Thursday, 15 September 2016

Britain is a country and no country for two old BBC Commentators called Henry Blofeld and Jeremy Paxman

Henry Blofeld, who is 76 years old and has worked as a cricket commentator for the BBC Radio programme, 'Test Match Special' for the last 44 years, is not a happy man. The told the 'Radio Times' magazine that he would head to India to commentate on England’s winter tour of the subcontinent, but was sad about not being given the chance to work on one-day games. He said : “I always rather wish I was there, but I think they feel perhaps that I’m a bit too old, don’t you? They don’t ask me now and they’ve got so many newcomers, they don’t want an old fart like me.” The BBC confirmed this when on source said : “We pick the team that is best suited to the type of cricket that is being covered.” At the same time they were quick to point out that : “Henry absolutely remains an important part of our cricket coverage and is a much-loved member of the Test Match Special team.”

Twenty-20 cricket, played over one day, was introduced by the England and Wales Cricket Board in 2003 for inter-county competition and its success has seen its spread around the cricket world.  A typical game is completed in about three hours, with each innings lasting around 75–90 minutes and a 10–20-minute interval. This is much shorter than previously-existing forms of the game and is closer to the time span of other popular team sports. It was introduced to create a fast-paced form of the game which would be attractive to spectators at the ground and viewers on television. It was introduced at the international level in 2007 and Henry has made it clear he doesn't like it and has disparagingly described it as “showbiz, pure and simple…its only worthwhile job is to raise money” and told The Telegraph in 2014 that a dominance of the short form of the game would lead to "standards falling alarmingly".

At 66, Jeremy Paxaman is Henry's Junior by ten years and unlike Henry, his career has mainly been as a commentator on BBC TV. Unlike Henry, his gripe is not with their employer, but with, 'Mature Times', which apparently is the largest free publication targeting the 50+ demographic in Britain with 200,000 copies published monthly and over 600,000 readers across the online and digital editions.

Jeremy recently checked into a hotel and found 'a pile of free copies of the paper, which calls itself  'The voice of our generation' 'Oh God', I thought, the cheeky bastards are including me. Back off. For this must be the most unfashionable publication in Britain. Who wants to be "mature", like an old cheese ? We all know that "mature" means on the verge of incontinence, idiocy and peevish valetudinarianism. They might as well have name it the Surgical Stocking Sentinel or Winceyette Weekly.'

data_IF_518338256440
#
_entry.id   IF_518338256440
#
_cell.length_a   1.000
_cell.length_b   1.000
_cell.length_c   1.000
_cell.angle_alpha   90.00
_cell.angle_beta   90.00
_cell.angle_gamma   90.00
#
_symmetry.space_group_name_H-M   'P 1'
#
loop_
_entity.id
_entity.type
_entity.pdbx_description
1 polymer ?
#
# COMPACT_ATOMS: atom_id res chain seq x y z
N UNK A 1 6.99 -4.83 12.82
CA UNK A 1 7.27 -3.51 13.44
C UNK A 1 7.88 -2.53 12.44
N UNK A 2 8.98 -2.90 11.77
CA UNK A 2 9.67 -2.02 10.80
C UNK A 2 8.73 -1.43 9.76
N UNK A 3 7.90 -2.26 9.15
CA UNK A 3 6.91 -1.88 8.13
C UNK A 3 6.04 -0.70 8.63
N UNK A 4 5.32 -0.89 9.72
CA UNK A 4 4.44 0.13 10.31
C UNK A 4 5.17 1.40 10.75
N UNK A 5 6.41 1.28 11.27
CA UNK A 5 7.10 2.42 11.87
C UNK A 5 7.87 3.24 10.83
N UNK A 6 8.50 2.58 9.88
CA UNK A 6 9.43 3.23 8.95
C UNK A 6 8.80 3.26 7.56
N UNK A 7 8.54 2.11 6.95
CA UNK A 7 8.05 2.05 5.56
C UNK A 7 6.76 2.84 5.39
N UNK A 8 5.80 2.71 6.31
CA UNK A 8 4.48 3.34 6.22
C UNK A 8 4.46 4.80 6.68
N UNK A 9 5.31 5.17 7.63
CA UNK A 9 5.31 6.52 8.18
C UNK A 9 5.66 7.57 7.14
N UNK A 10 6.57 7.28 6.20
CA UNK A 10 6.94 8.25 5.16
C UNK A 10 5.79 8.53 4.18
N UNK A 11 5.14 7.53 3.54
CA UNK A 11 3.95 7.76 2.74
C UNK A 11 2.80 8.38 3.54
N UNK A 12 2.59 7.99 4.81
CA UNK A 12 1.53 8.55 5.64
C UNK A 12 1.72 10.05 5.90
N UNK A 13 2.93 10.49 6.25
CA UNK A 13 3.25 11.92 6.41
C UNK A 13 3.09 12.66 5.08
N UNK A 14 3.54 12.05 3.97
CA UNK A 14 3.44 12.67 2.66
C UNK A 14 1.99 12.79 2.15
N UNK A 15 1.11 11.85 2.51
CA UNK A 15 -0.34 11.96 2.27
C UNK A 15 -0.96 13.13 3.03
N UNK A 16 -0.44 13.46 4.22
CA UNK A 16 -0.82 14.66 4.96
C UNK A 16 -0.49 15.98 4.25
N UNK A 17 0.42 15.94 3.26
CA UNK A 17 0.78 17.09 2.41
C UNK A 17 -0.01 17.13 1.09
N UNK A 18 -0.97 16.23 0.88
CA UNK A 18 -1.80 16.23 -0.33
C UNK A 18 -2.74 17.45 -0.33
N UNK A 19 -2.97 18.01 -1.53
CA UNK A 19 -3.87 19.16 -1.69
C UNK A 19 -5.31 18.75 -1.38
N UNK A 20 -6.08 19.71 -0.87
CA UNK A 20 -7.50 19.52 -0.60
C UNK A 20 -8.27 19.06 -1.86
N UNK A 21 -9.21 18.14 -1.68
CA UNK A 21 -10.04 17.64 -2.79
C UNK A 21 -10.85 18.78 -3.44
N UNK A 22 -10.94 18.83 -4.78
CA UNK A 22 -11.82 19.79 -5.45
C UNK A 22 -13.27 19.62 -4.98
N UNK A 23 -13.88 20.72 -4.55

Jeremy's use of  'valetudinarianism' , the state of 'constantly and morbidly concerned with one's health' is befitting someone who still chairs the BBC's 'University Challenge'. He went on : 'The paper is adorned with advertisements for hearing aids, recliner chairs, copper insoles, stair lifts, devices to help you in and out of the bath and Your Life After Death, a book written by someone called 'Joseph' who apparently, is dead. I should rather be keeping company with Joseph than looking forward to any of these products : Why do the people who run these dreary publications assume that, apart from a cruise somewhere in the company of other virtual corpses, this sort of stuff is all we want ?'

Its publisher, Andrew Silk, hit back at Jeremy with : 'He is 66, so he obviously does not see himself as one of the people he wants to poke fun at, which is irrational.' He wrote :  'I suspect that with the high media profile enjoyed by Mr Paxman, comes a massive ego as well - but perhaps it's time for that ego to contemplate a little. 'Mr Paxman, you have just insulted over 21 million people (yes that's how many over 50s there are in the UK), you have called them 'cheesy and on the verge of incontinence' and I'm sure, on reflection you may regret such a statement.'

Methinks Jeremy has no regrets.

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